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From rocker to Aussie environment minister

Peter Garrett — the towering, baldheaded former singer of the disbanded Australian rock group Midnight Oil — on Thursday was named Australia's environment minister.
Image: Australian rock band \"Midnight Oil\" reflected in the sunglasses of their lead singer Peter Garrett
Peter Garrett, seen here on a 1998 Midnight Oil album cover, on Thursday was named Australia's next environment minister.Andrez Liguz / AFP/Getty Images
/ Source: The Associated Press

Peter Garrett — the towering, baldheaded former singer of the disbanded Australian rock group Midnight Oil — continued his long, strange tour from pop star to politician Thursday when he was named Australia's environment minister.

With his wild dancing and strident voice, Garrett was one of Australia's most recognizable singers until his band broke up in 2002, after belting out politically charged hits for more than 25 years.

Garrett founded Midnight Oil when he was a law student in 1973, but the semi-punk rock group did not achieve global fame until its 1987 track "Beds are Burning" — a protest song about Aboriginal land rights in Australia.

In 1990, the year after the Exxon Valdez oil spill, the group staged an impromptu concert outside Exxon's New York headquarters with a banner that read, "Midnight Oil Makes You Dance, Exxon Oil Makes Us Sick."

A longtime environmental campaigner and advocate for Aboriginal rights, Garrett made his first foray into politics with an unsuccessful bid for the Senate as a member of the Nuclear Disarmament Party in 1984.

Greenpeace member
Alongside his singing career, Garrett also served as head of the Australian Conservation Foundation during the late 1980s and early 1990s, and sat on the international board of the environmental group Greenpeace.

The 6-foot, 6-inch singer disbanded Midnight Oil in 2002 to focus on his political career.

He was elected to Parliament two years later and enjoyed a meteoric rise through the Labor Party ranks, being immediately appointed as an opposition spokesman on the arts and Aboriginal affairs.

In December last year, Garrett was promoted to lead Labor's attack on then-Prime Minister John Howard's environment policies. But his high profile came with its own baggage.

Many former colleagues in the conservation movement accused him of selling out by softening his public stance on issues such as uranium mining and old-growth logging in line with Labor policies. Garrett has said that being a member of a major party is the best way to affect change, compromises notwithstanding.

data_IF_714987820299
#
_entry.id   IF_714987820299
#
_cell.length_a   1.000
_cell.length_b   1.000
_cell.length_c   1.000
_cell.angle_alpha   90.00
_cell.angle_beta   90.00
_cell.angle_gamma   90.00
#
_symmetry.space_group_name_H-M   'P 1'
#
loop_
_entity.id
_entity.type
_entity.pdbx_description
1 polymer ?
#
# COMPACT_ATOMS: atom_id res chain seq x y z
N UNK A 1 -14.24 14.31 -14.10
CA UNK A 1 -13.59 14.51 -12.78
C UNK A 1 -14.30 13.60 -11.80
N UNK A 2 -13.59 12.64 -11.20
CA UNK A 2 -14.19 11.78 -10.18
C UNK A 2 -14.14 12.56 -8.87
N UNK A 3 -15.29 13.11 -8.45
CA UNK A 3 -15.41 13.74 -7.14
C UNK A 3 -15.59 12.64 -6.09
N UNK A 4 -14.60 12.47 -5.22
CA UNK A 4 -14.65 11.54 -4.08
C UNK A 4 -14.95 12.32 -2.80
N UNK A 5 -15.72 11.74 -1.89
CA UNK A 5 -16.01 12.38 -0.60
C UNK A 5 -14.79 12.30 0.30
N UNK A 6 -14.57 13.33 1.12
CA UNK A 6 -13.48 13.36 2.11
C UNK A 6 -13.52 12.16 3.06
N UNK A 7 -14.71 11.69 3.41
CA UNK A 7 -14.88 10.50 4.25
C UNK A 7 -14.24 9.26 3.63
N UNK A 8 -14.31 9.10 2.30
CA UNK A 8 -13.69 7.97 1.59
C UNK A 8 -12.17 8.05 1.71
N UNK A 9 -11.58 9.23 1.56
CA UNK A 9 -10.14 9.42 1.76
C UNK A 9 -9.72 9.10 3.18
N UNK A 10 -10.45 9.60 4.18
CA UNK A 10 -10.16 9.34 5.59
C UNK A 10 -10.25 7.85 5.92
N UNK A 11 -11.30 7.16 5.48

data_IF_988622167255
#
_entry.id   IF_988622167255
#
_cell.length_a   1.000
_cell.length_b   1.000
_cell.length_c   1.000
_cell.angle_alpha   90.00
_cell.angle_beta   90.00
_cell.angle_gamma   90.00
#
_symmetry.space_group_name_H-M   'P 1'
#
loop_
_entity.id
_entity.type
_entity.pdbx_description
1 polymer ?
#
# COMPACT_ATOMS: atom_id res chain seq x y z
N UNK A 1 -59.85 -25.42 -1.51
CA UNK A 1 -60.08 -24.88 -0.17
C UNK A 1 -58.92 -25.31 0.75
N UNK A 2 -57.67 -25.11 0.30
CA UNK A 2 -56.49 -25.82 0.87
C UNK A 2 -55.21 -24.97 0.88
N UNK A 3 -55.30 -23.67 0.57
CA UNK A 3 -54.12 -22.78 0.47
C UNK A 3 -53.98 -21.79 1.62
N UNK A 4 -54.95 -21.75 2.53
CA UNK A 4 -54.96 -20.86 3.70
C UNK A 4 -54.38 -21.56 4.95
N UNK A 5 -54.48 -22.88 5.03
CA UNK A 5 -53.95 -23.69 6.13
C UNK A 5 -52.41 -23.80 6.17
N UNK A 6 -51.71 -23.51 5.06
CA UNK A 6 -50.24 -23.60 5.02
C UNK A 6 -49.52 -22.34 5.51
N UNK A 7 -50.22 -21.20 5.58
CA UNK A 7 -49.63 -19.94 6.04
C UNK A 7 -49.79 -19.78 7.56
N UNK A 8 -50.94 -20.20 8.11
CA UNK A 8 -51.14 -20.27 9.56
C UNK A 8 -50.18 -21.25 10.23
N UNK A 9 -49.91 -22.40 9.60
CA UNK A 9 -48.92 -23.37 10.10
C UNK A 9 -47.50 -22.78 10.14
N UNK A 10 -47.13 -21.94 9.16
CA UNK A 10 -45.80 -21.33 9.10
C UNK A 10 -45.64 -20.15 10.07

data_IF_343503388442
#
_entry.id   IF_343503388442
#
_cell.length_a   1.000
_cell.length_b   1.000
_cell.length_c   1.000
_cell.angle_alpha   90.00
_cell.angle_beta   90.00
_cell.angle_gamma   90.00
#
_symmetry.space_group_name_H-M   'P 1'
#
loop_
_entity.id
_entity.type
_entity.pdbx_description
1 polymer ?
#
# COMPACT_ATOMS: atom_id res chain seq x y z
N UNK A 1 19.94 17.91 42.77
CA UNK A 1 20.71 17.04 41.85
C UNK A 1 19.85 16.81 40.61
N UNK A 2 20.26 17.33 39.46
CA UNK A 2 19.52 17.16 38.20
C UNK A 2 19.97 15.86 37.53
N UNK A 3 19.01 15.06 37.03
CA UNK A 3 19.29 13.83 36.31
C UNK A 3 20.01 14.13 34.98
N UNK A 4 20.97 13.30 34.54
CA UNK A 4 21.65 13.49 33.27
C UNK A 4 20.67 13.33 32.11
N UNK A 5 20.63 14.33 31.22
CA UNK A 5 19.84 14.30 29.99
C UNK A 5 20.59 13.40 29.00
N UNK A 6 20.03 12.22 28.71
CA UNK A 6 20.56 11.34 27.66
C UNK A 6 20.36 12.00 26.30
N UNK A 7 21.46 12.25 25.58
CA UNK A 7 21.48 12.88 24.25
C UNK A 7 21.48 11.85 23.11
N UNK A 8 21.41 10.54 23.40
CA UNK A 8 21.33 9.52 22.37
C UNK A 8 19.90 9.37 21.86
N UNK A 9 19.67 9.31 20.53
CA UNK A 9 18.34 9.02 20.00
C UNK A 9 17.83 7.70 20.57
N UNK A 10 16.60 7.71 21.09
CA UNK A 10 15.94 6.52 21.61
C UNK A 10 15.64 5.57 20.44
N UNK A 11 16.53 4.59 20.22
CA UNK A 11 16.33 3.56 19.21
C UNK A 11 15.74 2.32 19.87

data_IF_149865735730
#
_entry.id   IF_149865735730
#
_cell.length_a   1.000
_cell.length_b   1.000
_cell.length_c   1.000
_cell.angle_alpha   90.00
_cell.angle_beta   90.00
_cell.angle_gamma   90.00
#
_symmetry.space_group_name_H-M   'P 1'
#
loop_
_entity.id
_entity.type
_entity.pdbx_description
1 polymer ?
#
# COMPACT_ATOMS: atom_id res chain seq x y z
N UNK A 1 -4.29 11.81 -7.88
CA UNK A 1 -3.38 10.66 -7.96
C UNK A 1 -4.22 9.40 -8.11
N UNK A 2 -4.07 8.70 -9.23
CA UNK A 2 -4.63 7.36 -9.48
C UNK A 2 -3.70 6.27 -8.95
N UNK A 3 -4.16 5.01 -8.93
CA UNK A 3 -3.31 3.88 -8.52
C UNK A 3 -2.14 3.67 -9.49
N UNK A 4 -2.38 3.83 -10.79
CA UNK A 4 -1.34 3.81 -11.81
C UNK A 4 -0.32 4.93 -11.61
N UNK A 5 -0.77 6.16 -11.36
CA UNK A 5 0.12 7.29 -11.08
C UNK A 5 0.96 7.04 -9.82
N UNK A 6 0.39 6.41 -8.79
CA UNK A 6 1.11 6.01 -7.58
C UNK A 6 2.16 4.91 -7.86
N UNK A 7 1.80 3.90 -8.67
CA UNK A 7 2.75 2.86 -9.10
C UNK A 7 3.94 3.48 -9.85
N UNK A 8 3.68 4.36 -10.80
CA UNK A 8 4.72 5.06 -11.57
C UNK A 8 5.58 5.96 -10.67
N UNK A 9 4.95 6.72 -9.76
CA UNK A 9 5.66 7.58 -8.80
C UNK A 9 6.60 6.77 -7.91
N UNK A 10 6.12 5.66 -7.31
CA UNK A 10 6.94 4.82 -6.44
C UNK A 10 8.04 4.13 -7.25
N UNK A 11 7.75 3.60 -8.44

Labor Party and cornflakes
"I want to seriously serve the Labor Party — it makes people spit out their cornflakes, but it's true," Garrett told The Bulletin magazine in a 2005 interview.

Bob Brown, a senator with the minor Greens party and former mentor to Garrett, is among those who have recently accused him of selling out by supporting a controversial pulp mill project in Tasmania state.

"I worry about Peter, for him," Brown told The Bulletin last month. "It's a grand commitment to Labor. You can't do that without some internal hemorrhaging. I do wish him well. I mean that honestly."

On Thursday, Prime Minister-elect Kevin Rudd appointed Garrett to be the environment minister in his new Cabinet, but appointed a second minister, Sen. Penny Wong, to take responsibility for climate change.

The move is widely considered a demotion for Garrett, who served as the opposition spokesman for both the environment and climate change prior to Saturday's election.

Rudd said the decision to split the environment portfolio among two ministers reflected the increased importance of issues such as global warming and renewable energy. Both Garrett and Wong are to accompany Rudd to the next United Nations climate change meeting in Bali, Indonesia, next month.

'Joke' backfired
Nevertheless, many analysts see the decision as a rebuke to Garrett, who made a series of gaffes during the campaign, including reportedly telling a radio talk show host off-record that Labor planned to renege on a number of campaign promises once elected.

Garrett has said he was joking, and that his remarks were taken out of context.

The former rocker, who has shied away from the media since his campaign hiccups, did not immediately comment on his appointment Thursday.

Since being elected in 2004, he has worked hard to tone down his wild rocker image, favoring dark suits over blue jeans and leather boots. A self-avowed Christian, Garrett is also fiercely private about his private life, rarely discussing his wife and three daughters.